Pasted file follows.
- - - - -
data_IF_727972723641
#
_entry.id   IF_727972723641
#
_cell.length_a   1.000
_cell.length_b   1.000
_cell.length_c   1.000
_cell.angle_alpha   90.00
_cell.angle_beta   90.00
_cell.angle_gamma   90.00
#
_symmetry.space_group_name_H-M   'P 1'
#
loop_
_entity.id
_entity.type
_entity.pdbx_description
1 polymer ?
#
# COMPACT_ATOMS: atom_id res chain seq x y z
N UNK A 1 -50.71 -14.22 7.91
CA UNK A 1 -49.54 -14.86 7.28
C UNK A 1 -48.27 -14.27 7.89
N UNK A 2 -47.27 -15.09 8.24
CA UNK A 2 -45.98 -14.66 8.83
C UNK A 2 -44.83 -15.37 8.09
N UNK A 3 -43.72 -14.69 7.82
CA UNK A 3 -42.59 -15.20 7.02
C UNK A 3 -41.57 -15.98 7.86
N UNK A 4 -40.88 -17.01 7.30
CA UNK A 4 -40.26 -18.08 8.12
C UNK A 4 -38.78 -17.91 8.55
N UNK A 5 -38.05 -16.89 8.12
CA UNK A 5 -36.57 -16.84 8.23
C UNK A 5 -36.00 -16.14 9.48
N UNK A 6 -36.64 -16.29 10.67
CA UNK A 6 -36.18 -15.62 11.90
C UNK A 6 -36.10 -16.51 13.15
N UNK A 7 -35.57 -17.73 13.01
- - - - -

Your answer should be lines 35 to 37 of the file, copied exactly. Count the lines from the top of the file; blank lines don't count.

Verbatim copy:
C UNK A 5 -36.00 -16.14 9.48
N UNK A 6 -36.64 -16.29 10.67
CA UNK A 6 -36.18 -15.62 11.90